DNA Genealogy

A lot has been said and claimed for DNA genealogy. The media is full of stories about DNA test results being used to solve crimes, prove/disprove paternity suits and prove or disprove family connections. We have all heard the stories about prisoners being released from jail after being vindicated by DNA testing and about others who were captured and prosecuted by DNA evidence. Thomas Jefferson's African-American family and Charles Lindberg's German family are two examples of DNA testing being used to prove family connections. This is all well and good, but how does this apply to you and your genealogical research? The truth is that DNA genealogy can be a very useful tool in your genealogy bag of tricks but, it must be understood and used judiciously. Otherwise you could end up spending a lot of time and money on information that is of little or no value to your genealogy project.

How does this stuff work?

DNA or more completely deoxyribonucleic acid is a set of instructions on how to construct a human. The instructions include a set of biological algorithms or programs that instruct the body on how to perform its basic functions, akin to a computer operating system whose patches or fixes were donated by your ancestors over millions of years, rather than by Microsoft. (Patches and fixes to our DNA from Microsoft would have been disastrous for humans, sorry, I couldn't resist).  While in theory, your DNA contains your entire family history, we do not yet have a sure way of getting at it. In addition, what we can get out falls into the realm of probability and is therefore not 100% precise.

So what is this stuff good for?

DNA testing can provide some useful information and if used correctly can be an excellent adjunct to a well planned family history search. You can expect to obtain the following information:

1. Clues to your ethnic origin.
2. Find out if you are related to another individual.
3. Find out if two individuals descend from the same maternal or paternal ancestor.
4. Find out if you are related to others with your same surname.
5. Prove or disprove questions about your family history research.
6. Help in putting together a genealogical family tree online.

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Okay, So what do I have to know

In order to conduct a reasonably accurate and useful DNA search, you don't have to become an expert on DNA Genealogy, you just have to know a few things, including, what the various tests are, how they work and what they can tell you. Although, if you would like to further enhance your knowledge why not study or learn about what it takes to be a medical researcher.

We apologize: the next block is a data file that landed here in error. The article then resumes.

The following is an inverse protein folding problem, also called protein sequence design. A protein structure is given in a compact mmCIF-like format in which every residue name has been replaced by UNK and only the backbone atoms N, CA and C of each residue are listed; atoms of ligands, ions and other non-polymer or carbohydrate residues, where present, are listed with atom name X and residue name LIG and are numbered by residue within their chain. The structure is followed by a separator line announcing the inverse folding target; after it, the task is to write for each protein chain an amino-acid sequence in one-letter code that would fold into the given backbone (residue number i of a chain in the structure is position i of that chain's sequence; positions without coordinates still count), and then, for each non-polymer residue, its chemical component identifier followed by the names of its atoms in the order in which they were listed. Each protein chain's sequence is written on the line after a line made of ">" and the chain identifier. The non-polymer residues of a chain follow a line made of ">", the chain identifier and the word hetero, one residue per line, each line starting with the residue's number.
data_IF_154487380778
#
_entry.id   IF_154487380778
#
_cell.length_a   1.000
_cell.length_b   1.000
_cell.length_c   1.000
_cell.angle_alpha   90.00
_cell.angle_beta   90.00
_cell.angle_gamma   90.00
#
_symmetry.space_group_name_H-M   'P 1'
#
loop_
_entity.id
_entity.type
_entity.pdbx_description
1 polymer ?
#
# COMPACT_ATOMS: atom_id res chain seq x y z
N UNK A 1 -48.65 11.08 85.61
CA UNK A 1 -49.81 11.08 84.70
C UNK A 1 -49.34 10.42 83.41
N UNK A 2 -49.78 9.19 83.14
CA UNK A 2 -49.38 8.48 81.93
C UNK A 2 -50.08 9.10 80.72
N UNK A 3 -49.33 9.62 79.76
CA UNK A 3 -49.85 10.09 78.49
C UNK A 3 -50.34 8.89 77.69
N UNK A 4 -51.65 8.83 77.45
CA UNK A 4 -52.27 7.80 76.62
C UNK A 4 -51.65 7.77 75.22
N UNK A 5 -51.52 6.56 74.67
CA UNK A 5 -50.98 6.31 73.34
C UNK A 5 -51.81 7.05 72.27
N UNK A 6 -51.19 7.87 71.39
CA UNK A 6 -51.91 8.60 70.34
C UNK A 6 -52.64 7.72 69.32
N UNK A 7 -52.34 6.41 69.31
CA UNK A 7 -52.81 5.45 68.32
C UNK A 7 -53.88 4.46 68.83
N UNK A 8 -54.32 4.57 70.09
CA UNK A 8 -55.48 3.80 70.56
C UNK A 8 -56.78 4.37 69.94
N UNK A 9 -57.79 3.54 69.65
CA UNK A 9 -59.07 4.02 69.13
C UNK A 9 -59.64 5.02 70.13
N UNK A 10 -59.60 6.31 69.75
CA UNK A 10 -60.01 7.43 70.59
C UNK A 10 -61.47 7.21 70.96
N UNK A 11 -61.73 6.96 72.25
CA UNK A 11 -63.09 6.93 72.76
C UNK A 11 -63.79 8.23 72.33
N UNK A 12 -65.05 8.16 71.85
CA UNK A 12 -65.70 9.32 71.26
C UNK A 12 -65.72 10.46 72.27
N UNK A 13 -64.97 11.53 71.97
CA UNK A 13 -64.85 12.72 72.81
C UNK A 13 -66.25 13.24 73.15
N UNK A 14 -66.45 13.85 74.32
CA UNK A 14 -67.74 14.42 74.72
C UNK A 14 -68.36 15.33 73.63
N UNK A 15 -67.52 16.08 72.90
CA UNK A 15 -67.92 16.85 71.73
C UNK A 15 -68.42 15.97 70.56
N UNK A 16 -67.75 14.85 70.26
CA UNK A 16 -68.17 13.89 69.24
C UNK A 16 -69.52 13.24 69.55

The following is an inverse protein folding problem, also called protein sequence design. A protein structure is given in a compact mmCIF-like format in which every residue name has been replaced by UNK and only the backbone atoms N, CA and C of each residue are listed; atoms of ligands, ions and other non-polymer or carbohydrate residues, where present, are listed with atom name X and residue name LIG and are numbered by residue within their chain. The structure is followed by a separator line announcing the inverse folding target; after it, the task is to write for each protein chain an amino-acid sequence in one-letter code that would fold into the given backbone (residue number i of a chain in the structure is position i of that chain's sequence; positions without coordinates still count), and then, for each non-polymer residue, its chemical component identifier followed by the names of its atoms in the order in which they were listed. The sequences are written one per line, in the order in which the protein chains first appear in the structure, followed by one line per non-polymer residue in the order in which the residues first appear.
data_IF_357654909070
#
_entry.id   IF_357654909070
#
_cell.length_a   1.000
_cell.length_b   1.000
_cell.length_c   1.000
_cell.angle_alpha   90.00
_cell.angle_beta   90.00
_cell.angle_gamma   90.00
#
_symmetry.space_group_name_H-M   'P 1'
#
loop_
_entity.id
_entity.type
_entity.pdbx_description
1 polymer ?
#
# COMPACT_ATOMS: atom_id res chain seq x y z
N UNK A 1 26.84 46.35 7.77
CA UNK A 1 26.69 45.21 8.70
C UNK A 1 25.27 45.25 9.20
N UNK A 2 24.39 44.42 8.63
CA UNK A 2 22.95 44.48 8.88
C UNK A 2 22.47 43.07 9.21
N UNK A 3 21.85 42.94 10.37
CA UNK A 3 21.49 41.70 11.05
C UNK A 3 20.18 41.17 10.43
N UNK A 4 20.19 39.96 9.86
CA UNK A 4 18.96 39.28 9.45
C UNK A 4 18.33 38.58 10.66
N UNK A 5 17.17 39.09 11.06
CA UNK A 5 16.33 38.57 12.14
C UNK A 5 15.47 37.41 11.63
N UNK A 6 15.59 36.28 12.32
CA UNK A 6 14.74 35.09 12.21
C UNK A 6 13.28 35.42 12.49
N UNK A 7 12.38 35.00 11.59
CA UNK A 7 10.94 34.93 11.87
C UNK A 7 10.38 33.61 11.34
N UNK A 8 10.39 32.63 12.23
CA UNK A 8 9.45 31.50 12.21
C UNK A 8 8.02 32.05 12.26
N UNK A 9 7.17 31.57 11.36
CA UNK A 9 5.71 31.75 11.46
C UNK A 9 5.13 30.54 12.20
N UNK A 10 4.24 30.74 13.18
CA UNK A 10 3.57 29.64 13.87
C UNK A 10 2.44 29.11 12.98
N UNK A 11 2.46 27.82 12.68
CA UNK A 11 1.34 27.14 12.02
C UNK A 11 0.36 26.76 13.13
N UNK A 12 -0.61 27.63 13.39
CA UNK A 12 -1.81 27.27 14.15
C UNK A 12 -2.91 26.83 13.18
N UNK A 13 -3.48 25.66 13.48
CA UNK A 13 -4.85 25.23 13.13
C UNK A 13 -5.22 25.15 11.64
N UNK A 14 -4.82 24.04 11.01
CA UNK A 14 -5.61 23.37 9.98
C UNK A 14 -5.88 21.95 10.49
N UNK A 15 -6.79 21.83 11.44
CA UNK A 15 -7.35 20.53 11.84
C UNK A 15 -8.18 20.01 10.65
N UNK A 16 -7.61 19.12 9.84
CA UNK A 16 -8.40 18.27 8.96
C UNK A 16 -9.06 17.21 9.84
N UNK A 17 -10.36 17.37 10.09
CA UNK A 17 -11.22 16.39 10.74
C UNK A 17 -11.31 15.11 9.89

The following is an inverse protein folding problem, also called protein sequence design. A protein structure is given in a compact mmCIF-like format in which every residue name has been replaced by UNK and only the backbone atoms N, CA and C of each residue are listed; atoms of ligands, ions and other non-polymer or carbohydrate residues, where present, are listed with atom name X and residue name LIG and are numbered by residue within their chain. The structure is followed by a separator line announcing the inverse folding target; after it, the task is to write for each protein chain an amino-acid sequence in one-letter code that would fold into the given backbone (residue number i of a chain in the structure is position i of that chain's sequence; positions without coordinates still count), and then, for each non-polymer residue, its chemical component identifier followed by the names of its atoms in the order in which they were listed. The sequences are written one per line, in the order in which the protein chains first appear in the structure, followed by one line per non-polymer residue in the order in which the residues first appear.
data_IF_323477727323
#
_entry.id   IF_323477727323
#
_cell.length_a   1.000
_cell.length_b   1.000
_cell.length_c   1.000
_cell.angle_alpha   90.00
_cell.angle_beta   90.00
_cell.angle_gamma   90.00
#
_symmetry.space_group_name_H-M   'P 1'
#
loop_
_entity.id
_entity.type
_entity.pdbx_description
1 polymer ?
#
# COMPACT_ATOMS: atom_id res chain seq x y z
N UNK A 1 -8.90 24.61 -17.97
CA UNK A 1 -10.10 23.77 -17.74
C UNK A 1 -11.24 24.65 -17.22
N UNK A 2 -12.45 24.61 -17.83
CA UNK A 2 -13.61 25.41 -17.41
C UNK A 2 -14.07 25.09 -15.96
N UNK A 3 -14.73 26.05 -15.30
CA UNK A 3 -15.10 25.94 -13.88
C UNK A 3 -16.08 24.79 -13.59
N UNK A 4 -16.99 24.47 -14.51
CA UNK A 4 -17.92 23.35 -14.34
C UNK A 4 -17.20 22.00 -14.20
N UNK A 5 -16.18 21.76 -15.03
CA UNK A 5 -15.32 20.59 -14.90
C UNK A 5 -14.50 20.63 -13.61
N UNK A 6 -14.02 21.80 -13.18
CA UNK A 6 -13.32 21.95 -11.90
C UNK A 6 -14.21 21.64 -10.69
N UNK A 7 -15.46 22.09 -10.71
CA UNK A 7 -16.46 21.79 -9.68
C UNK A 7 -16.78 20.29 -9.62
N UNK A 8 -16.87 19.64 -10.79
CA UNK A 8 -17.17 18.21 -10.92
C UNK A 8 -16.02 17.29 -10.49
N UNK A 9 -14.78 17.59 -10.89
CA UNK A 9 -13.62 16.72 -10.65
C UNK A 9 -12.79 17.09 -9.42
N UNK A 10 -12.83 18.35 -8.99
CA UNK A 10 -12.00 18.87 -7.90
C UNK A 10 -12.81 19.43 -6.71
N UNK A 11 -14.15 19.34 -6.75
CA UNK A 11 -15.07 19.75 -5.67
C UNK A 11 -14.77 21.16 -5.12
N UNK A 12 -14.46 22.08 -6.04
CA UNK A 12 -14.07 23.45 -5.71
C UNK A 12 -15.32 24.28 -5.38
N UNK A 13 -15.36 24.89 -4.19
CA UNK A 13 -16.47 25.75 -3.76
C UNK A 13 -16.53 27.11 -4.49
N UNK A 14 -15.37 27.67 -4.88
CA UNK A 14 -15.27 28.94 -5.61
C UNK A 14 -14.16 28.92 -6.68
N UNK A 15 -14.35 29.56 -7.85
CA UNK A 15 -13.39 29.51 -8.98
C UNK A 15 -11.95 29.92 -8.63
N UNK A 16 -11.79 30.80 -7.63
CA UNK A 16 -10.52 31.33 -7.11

Your DNA contains segments that are called chromosomes and these contain genes which are the basic building blocks of heredity.  Each one of your parents contributed 23 chromosomes into the construction of you. One of these chromosomes, the 23rd one, determines your sex. Your mother contributed an X chromosome and your father either an X or a Y chromosome. If your father contributed an X, then you are female. If your father contributed a Y chromosome, then you are male. Henry the VIII never did figure out that it was his fault he wasn't getting any male heirs, not his wives. If he had only known, a few people might have been able to keep their heads.

Now, I'm not going to get too technical, but there are a couple more things that you need to know. We know that a portion of the Y-chromosome is passed down the male line, essentially unchanged. As a result, we can test to see if 2 males are related in the male line by having a common male ancestor (Most Recent Common Ancestor or MRCA). The test cannot tell us in which generation the two males have a common ancestor, though. We also know that there is another type of DNA called mitochondrialDNA or mtDNA that is passed from mothers to sons and daughters; it stops with the sons, but continues almost unchanged in the female line. So now we can tell if two females are related in the maternal line. A male can also identify his birth mother with this test in the case of an adoption. Remember that when testing females for a common female ancestor, we cannot tell in which generation they have a common ancestor or if they are closely related.  We can only be fairly certain that there is a general relatedness between the two.

We also know that your DNA contains sequences that can be tracked to certain geographical areas and therefore provides clues to your ethnicity. We also know that many ethnic groups have certain DNA sequences in common (haplogroups), thus giving us a bit more certainty as to an individual's ethnicity(s). This type of test is called Single Nucleotide Polymorphisms (SNPs) (also ancestry by DNA or Ancestral History) and the results are expressed as a percentage.

Now that we have a fairly good idea of how this DNA testing stuff works. Let’s look at some real world testing examples, their limitations, applications and how to get the most out of your DNA genealogy study.